The year 2023 was a nightmare for cybersecurity and privacy. Cybercriminals exploited vulnerabilities in various devices, platforms and networks to launch malicious attacks. They used phishing scams, malware infections and data breaches to steal personal and financial information from unsuspecting victims. Millions of people were affected by these incidents.
In this blog post, we will review some of the worst malware, security, and privacy breaches that happened in the past year.
A new cyberattack campaign has been traced back to a Russian group with links to the Kremlin. The group, known as Star Blizzard or by various other names, uses deceptive web links to infiltrate and steal data from their targets. The victims include academic, defense, and government entities in the U.S., the U.K. and other NATO allies, as well as countries near China. The U.S. Cybersecurity and Infrastructure Security Agency has issued a warning about this threat and urged organizations to take precautions. Two malicious campaigns lured users into downloading fake apps that contain malware.
The first campaign is called CherryBlos and it uses phishing websites to trick you into downloading apps that contain the malware. Once installed, the malware can access your cryptocurrency wallet credentials and replace your withdrawal address with the attacker’s. This means that when you try to withdraw your funds, they will go to the hacker instead of you.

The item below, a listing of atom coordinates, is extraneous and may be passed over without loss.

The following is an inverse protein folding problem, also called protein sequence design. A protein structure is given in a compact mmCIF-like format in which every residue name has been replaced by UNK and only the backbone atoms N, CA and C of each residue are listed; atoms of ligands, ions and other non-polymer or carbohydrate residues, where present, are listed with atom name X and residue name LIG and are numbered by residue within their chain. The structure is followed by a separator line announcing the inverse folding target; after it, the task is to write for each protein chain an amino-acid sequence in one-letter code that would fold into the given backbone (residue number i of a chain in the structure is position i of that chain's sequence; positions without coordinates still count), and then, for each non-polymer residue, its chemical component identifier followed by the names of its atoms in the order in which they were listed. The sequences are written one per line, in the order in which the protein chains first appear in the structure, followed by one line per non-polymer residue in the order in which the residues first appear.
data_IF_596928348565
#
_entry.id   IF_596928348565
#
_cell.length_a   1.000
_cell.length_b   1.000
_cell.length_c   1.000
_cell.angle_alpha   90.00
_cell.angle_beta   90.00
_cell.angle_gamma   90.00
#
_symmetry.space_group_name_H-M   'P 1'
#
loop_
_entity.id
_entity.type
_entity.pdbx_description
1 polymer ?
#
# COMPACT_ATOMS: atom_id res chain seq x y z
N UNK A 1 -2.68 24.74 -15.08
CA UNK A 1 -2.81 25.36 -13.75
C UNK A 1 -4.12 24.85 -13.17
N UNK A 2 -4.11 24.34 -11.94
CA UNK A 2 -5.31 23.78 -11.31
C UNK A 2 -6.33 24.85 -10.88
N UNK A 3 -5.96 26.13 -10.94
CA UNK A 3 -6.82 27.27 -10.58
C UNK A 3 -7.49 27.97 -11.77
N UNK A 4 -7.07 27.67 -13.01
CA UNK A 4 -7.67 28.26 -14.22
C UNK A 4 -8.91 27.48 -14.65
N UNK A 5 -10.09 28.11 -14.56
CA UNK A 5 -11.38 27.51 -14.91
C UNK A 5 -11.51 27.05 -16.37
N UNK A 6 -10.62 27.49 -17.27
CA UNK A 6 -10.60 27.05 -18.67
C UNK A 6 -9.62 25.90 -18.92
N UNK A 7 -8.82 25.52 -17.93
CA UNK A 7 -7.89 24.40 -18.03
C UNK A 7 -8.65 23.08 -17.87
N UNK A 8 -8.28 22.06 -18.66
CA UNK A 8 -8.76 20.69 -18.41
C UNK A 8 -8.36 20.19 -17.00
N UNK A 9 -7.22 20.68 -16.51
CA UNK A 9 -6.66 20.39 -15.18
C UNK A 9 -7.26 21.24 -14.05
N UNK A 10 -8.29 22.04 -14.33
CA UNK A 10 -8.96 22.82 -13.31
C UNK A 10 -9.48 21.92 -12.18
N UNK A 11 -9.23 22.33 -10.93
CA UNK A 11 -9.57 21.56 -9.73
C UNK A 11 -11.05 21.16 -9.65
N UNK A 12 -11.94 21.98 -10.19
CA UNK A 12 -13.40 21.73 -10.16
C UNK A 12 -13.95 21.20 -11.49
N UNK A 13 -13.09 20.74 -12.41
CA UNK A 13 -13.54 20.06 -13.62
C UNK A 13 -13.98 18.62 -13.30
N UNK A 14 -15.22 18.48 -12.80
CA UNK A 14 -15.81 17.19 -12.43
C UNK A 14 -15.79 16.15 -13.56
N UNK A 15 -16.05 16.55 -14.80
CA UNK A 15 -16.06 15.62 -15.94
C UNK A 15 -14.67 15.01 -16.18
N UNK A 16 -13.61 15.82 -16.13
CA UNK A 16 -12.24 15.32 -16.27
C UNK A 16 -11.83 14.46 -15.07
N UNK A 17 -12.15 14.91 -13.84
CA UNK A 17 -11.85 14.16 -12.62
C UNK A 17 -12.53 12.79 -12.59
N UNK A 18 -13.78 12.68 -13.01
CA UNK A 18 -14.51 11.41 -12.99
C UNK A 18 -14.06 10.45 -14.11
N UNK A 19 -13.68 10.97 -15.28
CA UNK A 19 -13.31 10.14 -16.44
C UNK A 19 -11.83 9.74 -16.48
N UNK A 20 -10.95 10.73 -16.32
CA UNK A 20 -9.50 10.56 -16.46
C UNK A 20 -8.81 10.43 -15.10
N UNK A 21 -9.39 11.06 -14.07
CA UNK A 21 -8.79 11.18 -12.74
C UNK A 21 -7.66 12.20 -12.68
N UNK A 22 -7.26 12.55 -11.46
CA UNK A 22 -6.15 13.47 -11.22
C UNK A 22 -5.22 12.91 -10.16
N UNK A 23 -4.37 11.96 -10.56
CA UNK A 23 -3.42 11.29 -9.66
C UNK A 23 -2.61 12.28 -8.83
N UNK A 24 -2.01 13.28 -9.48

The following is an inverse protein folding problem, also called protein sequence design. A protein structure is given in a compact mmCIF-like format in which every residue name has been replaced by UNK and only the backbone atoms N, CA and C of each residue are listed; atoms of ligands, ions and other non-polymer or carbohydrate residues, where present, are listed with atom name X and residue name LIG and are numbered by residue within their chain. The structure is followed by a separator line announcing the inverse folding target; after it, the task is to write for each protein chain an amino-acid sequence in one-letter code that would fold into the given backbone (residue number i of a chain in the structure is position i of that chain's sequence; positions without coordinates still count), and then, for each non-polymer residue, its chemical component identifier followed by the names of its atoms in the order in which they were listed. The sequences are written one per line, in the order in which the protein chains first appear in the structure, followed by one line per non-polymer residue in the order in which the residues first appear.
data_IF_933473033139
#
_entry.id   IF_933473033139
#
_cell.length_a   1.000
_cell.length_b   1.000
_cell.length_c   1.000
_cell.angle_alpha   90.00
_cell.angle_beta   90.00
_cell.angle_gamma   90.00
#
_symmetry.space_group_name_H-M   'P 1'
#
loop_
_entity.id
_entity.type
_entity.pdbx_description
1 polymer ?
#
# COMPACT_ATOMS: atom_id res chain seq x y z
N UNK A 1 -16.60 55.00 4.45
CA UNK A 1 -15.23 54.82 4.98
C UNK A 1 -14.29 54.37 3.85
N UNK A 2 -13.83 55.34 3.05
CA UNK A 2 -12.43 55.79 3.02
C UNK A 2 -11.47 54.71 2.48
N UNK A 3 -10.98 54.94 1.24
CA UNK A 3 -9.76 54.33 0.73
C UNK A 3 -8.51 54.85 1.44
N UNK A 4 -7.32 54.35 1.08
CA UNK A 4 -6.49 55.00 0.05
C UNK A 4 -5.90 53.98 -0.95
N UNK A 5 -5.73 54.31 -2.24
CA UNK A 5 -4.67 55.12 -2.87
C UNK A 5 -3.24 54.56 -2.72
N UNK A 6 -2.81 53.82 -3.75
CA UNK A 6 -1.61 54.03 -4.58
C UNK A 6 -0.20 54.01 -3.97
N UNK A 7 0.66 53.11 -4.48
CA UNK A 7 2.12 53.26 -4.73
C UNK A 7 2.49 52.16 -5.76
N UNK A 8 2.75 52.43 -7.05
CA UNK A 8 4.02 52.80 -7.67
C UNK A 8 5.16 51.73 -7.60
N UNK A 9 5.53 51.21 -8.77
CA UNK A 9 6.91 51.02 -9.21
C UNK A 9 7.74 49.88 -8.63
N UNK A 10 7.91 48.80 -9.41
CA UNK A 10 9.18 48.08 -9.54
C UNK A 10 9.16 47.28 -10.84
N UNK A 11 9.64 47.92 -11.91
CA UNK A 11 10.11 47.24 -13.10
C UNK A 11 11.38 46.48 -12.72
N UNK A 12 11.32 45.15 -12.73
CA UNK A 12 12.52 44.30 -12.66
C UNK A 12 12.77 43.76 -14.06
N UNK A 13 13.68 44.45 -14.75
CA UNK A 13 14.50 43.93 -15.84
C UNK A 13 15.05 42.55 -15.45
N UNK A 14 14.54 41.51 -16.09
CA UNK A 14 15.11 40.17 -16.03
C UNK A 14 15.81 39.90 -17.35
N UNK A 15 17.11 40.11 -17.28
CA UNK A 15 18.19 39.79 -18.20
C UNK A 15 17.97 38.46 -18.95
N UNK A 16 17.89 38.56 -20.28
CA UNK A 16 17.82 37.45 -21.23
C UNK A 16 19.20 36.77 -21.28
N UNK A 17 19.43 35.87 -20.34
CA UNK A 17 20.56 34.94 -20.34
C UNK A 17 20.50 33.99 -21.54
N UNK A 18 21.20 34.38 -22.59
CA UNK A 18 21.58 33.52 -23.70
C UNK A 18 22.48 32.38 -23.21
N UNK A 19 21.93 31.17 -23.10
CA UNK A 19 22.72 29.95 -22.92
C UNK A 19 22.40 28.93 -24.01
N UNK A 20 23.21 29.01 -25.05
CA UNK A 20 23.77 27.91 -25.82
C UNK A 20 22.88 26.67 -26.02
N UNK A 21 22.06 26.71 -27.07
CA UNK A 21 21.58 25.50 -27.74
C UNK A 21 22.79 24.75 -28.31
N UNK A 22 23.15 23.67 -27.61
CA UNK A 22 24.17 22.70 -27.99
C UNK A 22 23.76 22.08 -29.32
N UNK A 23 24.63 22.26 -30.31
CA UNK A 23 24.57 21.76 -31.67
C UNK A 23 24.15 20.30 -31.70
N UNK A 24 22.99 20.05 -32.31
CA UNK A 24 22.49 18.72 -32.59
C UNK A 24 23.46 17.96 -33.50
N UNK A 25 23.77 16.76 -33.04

The second campaign is called FakeTrade and it uses fake money-earning apps that contain the malware. These apps claim to offer you increased income, but they will not let you withdraw your funds. They will also ask you for personal information and access to your device. Both campaigns use fake posts on popular platforms like TikTok, X and Telegram to lure you into their traps.
A huge cyberattack hit a popular file-transfer program called MOVEit, putting the personal data of millions of Americans at risk. The attack affected people in Louisiana and Oregon who had driver's licenses or state IDs, and officials feared more victims could emerge. The breach also had serious consequences for many businesses and institutions, such as global companies, federal and state agencies, and universities.
Bitdefender Labs has discovered a new threat to Facebook users. A virus called NodeStealer is spreading through malicious ads that pretend to be from Meta, the parent company of Facebook. This virus can steal your cookies and passwords, and use them to hack your Facebook account.
If you're a Mac user, you might want to watch out for a new cyber threat that's lurking in the dark corners of the internet. It's called "Realst" and it's a sneaky malware that can steal your passwords, crypto and personal data. How does it do that? By tricking you into playing fake blockchain games that it distributes through social media or direct messages.